“The beloved community was a long project for Martin Luther King Jr., but the immediate thing was to change the structures that oppressed people, particularly with race, class, and militarism. I think he sounds a clarion call for churches even today.”
+ Dwight N. Hopkins, the Alexander Campbell Professor of Theology at the University of Chicago Divinity School, and scholars from the Fuller community lecture on Martin Luther King Jr. and the social, cultural, and pastoral intersections of the Black experience. Dr. Hopkins was the featured speaker for the Martin Luther King Jr. Celebration, January 21–25, 2019. The celebration included lectures, conversations, worship and more, and was sponsored by the William E. Pannell Center for African American Church Studies. Pictured right, students enjoy coffee and conversations before the lectures.
+ Dwight N. Hopkins, the Alexander Campbell Professor of Theology at the University of Chicago Divinity School, lectures on the tangible lessons from Martin Luther King Jr. on the relationships among race, economic hardship, and theology.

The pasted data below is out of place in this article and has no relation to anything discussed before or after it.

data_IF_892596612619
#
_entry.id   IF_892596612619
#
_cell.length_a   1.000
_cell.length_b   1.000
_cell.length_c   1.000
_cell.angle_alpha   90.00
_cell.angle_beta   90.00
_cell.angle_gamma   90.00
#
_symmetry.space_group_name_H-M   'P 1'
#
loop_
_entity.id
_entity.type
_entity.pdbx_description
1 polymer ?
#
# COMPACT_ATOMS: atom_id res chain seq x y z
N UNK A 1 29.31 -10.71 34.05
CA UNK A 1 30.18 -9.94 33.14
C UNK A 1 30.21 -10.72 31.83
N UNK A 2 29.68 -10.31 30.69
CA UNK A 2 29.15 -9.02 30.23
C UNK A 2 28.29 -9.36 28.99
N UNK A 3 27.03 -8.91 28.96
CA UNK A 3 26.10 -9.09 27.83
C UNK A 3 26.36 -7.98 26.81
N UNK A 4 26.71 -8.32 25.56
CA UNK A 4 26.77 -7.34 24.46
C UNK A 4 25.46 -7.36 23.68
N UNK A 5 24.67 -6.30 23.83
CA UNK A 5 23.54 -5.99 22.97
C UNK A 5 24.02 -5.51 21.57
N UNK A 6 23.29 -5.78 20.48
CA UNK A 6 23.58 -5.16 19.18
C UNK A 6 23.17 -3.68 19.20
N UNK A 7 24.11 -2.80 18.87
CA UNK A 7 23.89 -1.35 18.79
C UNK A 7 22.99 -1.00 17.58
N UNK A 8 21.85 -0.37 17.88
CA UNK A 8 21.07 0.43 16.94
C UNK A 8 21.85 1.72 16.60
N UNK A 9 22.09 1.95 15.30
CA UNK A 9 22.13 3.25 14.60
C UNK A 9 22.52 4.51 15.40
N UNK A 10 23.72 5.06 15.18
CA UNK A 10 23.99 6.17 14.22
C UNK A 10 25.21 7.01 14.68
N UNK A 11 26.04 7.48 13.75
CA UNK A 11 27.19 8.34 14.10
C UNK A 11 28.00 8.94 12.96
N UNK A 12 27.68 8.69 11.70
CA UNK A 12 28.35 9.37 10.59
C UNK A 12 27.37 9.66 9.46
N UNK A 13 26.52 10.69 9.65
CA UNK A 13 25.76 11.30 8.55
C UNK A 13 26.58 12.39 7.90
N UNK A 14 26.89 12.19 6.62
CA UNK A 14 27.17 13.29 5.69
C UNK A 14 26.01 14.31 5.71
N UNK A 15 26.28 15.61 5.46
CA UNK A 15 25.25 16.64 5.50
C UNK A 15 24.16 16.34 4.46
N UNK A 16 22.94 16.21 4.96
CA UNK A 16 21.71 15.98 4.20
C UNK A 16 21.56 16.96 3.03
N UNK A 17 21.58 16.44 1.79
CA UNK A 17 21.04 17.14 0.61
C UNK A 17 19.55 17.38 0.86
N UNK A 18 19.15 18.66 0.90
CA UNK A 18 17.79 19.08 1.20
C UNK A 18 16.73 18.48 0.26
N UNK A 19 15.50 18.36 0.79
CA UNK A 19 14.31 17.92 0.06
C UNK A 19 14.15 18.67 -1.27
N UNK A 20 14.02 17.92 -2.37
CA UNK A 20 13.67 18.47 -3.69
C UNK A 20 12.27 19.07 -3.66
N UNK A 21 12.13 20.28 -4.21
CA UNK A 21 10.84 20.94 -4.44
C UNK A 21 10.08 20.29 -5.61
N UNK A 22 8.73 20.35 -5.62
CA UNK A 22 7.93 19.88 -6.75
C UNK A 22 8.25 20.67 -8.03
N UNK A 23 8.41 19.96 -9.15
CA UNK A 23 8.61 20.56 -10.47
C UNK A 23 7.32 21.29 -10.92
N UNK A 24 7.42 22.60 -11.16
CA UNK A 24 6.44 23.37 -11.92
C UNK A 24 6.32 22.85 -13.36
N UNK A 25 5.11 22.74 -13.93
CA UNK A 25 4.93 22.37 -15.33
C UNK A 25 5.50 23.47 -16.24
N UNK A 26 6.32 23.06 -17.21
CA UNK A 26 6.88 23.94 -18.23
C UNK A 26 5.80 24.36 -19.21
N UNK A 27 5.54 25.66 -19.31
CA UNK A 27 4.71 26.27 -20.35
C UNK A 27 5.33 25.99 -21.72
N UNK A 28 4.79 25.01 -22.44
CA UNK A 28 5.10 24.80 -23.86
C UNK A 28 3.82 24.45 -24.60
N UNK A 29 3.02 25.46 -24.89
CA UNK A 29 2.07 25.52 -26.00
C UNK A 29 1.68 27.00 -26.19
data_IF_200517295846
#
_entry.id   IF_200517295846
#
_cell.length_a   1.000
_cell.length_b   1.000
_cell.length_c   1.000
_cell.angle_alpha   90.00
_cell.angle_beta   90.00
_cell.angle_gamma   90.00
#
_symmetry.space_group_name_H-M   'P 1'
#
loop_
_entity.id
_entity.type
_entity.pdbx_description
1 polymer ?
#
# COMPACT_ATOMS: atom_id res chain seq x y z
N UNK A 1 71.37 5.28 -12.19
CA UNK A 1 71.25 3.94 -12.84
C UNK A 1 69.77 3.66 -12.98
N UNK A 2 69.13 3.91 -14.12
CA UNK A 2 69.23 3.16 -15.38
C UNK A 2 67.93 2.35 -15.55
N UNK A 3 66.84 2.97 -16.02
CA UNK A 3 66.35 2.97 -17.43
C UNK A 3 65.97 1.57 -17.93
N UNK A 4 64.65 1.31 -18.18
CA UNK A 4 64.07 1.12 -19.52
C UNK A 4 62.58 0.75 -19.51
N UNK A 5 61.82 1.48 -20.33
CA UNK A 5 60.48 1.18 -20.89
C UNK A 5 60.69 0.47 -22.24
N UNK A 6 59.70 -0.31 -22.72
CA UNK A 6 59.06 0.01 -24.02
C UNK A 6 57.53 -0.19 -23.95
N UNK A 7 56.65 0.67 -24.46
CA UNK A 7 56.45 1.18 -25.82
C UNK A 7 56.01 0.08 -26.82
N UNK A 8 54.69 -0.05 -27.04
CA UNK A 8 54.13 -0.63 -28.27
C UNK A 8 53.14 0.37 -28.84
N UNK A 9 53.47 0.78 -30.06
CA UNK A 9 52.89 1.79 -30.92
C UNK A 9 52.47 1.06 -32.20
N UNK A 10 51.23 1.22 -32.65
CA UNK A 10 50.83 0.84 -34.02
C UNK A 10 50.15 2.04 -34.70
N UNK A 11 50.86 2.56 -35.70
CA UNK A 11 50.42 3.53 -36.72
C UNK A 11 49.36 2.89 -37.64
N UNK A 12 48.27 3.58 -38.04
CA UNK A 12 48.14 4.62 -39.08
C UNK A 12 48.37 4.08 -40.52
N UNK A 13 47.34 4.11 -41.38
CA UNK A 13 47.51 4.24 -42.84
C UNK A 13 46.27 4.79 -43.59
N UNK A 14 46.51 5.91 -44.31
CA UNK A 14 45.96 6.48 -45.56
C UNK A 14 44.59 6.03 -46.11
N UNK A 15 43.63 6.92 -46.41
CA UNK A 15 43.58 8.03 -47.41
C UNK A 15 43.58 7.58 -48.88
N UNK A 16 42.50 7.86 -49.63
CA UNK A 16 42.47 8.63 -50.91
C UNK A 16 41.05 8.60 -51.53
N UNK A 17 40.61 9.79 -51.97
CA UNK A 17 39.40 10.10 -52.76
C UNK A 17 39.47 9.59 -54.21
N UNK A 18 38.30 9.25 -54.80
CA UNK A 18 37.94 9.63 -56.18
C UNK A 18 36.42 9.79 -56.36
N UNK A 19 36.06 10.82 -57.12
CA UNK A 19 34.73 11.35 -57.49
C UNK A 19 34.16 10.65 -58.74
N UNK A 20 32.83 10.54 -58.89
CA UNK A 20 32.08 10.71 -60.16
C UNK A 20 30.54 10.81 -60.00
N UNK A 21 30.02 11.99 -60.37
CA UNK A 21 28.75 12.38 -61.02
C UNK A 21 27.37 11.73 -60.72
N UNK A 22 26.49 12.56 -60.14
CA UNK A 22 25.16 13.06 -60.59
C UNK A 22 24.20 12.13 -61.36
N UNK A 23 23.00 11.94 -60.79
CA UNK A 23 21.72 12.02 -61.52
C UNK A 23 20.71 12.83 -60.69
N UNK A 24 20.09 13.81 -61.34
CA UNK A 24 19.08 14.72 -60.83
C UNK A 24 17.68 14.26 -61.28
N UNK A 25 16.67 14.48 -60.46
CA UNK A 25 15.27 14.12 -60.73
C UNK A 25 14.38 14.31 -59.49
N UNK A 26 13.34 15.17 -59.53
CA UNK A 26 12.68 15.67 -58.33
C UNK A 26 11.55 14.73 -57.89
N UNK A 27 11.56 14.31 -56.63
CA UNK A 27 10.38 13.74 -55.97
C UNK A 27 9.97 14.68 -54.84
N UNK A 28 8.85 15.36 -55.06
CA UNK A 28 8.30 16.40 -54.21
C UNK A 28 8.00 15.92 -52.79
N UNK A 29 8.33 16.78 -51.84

+ Alexis Abernethy, associate provost for faculty inclusion and equity and professor of psychology, responds to Dwight Hopkins’ lecture, focusing on psychological health, speaking truth to power, and her research on music and embodiment.
+ Kenneth Waters, associate dean of the School of Theology at Azusa Pacific University, responds to Dwight Hopkins’ lecture, focusing on the structural realities of poverty in Martin Luther King’s vision for justice.
+ Oscar Owens, Christian Education Director at West Angeles Church of God in Christ, responds to Dwight Hopkin’s lecture, focusing on the biblical basis for economic justice.
+ Lecturers and respondents of the 2019 Martin Luther King Celebration reflect with the audience on the implications of the day’s lectures for the broader American church. Listen to the audio versions of these presentations below.